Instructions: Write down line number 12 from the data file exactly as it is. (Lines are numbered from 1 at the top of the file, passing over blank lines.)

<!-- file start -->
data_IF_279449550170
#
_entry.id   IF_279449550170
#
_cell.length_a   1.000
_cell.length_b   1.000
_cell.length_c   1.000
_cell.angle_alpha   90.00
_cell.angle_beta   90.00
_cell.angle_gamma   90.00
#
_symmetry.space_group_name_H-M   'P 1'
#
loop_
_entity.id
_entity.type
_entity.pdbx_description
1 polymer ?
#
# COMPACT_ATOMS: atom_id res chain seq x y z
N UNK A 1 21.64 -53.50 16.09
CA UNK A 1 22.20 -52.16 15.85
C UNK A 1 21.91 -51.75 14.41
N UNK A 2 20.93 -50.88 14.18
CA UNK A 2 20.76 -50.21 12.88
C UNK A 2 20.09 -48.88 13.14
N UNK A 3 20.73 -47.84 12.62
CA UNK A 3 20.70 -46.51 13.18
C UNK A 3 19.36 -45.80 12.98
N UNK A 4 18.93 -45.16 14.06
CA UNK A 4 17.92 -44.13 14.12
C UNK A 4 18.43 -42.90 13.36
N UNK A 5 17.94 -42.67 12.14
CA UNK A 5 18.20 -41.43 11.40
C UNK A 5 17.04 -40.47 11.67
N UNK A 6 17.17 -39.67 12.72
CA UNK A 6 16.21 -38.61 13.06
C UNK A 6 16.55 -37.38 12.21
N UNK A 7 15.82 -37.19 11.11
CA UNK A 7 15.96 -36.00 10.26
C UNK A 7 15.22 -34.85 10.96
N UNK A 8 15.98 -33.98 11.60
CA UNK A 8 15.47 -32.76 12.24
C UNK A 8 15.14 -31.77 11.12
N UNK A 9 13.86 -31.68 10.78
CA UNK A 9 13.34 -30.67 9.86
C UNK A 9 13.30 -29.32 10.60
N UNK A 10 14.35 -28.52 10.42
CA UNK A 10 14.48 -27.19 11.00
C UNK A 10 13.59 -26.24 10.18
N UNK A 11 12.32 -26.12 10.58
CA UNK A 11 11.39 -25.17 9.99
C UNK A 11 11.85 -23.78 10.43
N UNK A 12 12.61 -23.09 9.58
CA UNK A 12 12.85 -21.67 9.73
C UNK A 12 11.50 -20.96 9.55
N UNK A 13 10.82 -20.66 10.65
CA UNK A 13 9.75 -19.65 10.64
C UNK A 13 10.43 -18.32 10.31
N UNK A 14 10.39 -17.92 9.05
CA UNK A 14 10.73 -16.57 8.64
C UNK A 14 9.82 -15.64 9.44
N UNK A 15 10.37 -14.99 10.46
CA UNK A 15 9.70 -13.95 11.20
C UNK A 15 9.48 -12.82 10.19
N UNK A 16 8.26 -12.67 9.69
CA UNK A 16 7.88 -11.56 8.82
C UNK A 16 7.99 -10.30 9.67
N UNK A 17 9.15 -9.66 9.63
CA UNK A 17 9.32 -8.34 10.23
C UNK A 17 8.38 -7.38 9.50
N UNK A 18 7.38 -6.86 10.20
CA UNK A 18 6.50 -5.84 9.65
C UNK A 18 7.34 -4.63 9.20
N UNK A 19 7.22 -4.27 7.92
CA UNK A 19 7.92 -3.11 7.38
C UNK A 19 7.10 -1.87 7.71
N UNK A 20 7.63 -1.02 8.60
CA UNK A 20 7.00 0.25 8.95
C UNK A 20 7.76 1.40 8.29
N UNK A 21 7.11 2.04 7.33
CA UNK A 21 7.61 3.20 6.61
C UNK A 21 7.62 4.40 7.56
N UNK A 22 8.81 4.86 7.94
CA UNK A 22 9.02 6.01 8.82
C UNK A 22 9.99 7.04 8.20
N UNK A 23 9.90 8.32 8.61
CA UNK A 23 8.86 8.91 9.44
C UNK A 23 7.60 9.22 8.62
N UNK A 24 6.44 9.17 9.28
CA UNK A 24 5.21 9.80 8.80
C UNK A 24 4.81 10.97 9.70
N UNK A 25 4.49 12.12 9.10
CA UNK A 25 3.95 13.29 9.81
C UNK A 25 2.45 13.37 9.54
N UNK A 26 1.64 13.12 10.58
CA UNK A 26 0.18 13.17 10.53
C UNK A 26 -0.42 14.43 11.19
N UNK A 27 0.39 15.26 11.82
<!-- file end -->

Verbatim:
_symmetry.space_group_name_H-M   'P 1'